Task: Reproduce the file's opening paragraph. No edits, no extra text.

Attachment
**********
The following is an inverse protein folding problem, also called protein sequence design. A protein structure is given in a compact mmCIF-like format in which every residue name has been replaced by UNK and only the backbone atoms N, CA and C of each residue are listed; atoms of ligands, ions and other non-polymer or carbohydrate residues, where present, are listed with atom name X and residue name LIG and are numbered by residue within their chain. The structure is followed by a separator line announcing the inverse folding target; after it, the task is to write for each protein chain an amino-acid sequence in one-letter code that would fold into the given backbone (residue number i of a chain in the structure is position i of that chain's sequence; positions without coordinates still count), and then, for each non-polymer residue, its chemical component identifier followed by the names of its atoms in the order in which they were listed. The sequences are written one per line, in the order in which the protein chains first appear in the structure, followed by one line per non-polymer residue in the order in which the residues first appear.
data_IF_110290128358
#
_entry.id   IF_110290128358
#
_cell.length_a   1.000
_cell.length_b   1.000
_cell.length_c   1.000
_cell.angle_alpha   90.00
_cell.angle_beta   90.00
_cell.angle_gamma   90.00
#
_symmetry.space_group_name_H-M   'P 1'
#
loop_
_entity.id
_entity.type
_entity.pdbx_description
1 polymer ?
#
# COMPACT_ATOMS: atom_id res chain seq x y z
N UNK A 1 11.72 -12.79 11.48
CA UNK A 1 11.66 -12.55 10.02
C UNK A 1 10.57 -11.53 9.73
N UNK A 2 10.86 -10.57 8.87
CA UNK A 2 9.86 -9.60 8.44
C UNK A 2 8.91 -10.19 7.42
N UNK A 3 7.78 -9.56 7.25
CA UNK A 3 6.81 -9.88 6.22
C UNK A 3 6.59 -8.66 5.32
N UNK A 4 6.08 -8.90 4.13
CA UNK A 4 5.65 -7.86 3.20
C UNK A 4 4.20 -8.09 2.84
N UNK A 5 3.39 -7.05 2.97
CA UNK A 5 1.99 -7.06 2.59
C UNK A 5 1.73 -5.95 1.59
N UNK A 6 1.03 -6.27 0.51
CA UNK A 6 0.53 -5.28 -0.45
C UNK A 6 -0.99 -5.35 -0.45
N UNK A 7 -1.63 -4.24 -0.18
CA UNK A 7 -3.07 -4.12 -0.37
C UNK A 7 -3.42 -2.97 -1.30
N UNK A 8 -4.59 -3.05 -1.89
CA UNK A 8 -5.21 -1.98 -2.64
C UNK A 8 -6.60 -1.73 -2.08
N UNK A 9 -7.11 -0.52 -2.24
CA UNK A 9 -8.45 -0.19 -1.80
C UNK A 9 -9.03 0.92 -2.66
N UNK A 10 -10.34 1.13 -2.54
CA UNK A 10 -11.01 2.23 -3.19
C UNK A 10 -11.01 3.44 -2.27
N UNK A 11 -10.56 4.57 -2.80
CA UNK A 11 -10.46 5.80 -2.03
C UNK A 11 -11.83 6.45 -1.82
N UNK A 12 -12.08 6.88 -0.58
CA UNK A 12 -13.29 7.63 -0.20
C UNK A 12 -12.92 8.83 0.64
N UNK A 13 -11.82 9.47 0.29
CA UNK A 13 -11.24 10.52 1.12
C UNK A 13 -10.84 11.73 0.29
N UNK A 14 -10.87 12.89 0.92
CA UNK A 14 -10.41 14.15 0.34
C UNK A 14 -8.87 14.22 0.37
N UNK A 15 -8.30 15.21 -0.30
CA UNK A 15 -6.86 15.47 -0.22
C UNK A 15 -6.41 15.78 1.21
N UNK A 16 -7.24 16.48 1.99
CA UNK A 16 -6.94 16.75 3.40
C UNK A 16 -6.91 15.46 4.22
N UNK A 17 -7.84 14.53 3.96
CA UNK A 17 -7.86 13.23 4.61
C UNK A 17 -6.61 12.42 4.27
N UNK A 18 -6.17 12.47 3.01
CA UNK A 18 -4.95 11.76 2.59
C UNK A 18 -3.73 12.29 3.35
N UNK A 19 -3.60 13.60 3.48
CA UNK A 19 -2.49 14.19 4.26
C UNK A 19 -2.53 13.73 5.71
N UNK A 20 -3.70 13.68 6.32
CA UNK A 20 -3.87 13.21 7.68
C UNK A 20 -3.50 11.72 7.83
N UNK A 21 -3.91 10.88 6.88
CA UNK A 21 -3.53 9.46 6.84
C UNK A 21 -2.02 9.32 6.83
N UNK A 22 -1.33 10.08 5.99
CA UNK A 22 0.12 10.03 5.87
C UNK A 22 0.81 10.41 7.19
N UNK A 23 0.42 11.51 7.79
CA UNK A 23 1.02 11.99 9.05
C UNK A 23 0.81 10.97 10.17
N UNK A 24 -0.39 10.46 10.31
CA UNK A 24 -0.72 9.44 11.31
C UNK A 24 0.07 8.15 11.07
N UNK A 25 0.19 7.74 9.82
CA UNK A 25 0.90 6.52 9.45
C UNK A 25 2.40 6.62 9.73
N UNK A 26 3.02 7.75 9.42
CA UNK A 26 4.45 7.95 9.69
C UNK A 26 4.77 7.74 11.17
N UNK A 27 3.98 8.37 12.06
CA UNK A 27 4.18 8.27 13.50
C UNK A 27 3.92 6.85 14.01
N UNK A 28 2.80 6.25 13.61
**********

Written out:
The following is an inverse protein folding problem, also called protein sequence design. A protein structure is given in a compact mmCIF-like format in which every residue name has been replaced by UNK and only the backbone atoms N, CA and C of each residue are listed; atoms of ligands, ions and other non-polymer or carbohydrate residues, where present, are listed with atom name X and residue name LIG and are numbered by residue within their chain. The structure is followed by a separator line announcing the inverse folding target; after it, the task is to write for each protein chain an amino-acid sequence in one-letter code that would fold into the given backbone (residue number i of a chain in the structure is position i of that chain's sequence; positions without coordinates still count), and then, for each non-polymer residue, its chemical component identifier followed by the names of its atoms in the order in which they were listed. The sequences are written one per line, in the order in which the protein chains first appear in the structure, followed by one line per non-polymer residue in the order in which the residues first appear.